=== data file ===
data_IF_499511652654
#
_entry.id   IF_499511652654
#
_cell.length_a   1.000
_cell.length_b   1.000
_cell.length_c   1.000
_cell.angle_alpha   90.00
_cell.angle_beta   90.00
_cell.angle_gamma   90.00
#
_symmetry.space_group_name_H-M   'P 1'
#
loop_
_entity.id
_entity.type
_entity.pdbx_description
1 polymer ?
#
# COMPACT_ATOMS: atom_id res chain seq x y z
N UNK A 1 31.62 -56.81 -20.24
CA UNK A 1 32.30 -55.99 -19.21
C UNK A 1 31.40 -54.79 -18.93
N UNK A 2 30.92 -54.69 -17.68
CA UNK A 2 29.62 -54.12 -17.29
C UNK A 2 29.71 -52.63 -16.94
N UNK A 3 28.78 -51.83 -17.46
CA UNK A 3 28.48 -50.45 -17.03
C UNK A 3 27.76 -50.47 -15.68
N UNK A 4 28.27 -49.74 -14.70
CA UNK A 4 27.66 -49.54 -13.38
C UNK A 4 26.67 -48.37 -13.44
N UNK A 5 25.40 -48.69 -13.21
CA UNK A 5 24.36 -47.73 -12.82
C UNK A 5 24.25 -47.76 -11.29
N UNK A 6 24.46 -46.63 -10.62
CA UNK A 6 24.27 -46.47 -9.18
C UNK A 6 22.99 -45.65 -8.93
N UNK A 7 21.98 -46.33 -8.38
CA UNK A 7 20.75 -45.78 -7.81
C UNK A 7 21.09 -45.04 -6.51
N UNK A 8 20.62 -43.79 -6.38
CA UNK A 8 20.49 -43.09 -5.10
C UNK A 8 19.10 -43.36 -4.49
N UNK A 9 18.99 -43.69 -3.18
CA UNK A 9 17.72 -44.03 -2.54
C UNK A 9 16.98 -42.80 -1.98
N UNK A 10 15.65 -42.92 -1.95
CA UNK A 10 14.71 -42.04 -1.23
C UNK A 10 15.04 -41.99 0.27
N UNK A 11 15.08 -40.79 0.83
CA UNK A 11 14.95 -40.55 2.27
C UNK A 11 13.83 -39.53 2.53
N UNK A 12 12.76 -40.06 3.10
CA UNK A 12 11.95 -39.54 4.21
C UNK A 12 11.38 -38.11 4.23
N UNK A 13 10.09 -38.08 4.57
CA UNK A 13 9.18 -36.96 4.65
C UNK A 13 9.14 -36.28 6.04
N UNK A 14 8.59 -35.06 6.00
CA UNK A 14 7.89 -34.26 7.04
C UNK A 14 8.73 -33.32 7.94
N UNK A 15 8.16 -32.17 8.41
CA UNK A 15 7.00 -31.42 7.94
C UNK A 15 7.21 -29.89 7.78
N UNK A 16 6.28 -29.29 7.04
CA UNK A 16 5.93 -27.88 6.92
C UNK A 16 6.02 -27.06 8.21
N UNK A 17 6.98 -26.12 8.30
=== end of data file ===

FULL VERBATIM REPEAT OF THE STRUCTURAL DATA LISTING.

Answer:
data_IF_499511652654
#
_entry.id   IF_499511652654
#
_cell.length_a   1.000
_cell.length_b   1.000
_cell.length_c   1.000
_cell.angle_alpha   90.00
_cell.angle_beta   90.00
_cell.angle_gamma   90.00
#
_symmetry.space_group_name_H-M   'P 1'
#
loop_
_entity.id
_entity.type
_entity.pdbx_description
1 polymer ?
#
# COMPACT_ATOMS: atom_id res chain seq x y z
N UNK A 1 31.62 -56.81 -20.24
CA UNK A 1 32.30 -55.99 -19.21
C UNK A 1 31.40 -54.79 -18.93
N UNK A 2 30.92 -54.69 -17.68
CA UNK A 2 29.62 -54.12 -17.29
C UNK A 2 29.71 -52.63 -16.94
N UNK A 3 28.78 -51.83 -17.46
CA UNK A 3 28.48 -50.45 -17.03
C UNK A 3 27.76 -50.47 -15.68
N UNK A 4 28.27 -49.74 -14.70
CA UNK A 4 27.66 -49.54 -13.38
C UNK A 4 26.67 -48.37 -13.44
N UNK A 5 25.40 -48.69 -13.21
CA UNK A 5 24.36 -47.73 -12.82
C UNK A 5 24.25 -47.76 -11.29
N UNK A 6 24.46 -46.63 -10.62
CA UNK A 6 24.27 -46.47 -9.18
C UNK A 6 22.99 -45.65 -8.93
N UNK A 7 21.98 -46.33 -8.38
CA UNK A 7 20.75 -45.78 -7.81
C UNK A 7 21.09 -45.04 -6.51
N UNK A 8 20.62 -43.79 -6.38
CA UNK A 8 20.49 -43.09 -5.10
C UNK A 8 19.10 -43.36 -4.49
N UNK A 9 18.99 -43.69 -3.18
CA UNK A 9 17.72 -44.03 -2.54
C UNK A 9 16.98 -42.80 -1.98
N UNK A 10 15.65 -42.92 -1.95
CA UNK A 10 14.71 -42.04 -1.23
C UNK A 10 15.04 -41.99 0.27
N UNK A 11 15.08 -40.79 0.83
CA UNK A 11 14.95 -40.55 2.27
C UNK A 11 13.83 -39.53 2.53
N UNK A 12 12.76 -40.06 3.10
CA UNK A 12 11.95 -39.54 4.21
C UNK A 12 11.38 -38.11 4.23
N UNK A 13 10.09 -38.08 4.57
CA UNK A 13 9.18 -36.96 4.65
C UNK A 13 9.14 -36.28 6.04
N UNK A 14 8.59 -35.06 6.00
CA UNK A 14 7.89 -34.26 7.04
C UNK A 14 8.73 -33.32 7.94
N UNK A 15 8.16 -32.17 8.41
CA UNK A 15 7.00 -31.42 7.94
C UNK A 15 7.21 -29.89 7.78
N UNK A 16 6.28 -29.29 7.04
CA UNK A 16 5.93 -27.88 6.92
C UNK A 16 6.02 -27.06 8.21
N UNK A 17 6.98 -26.12 8.30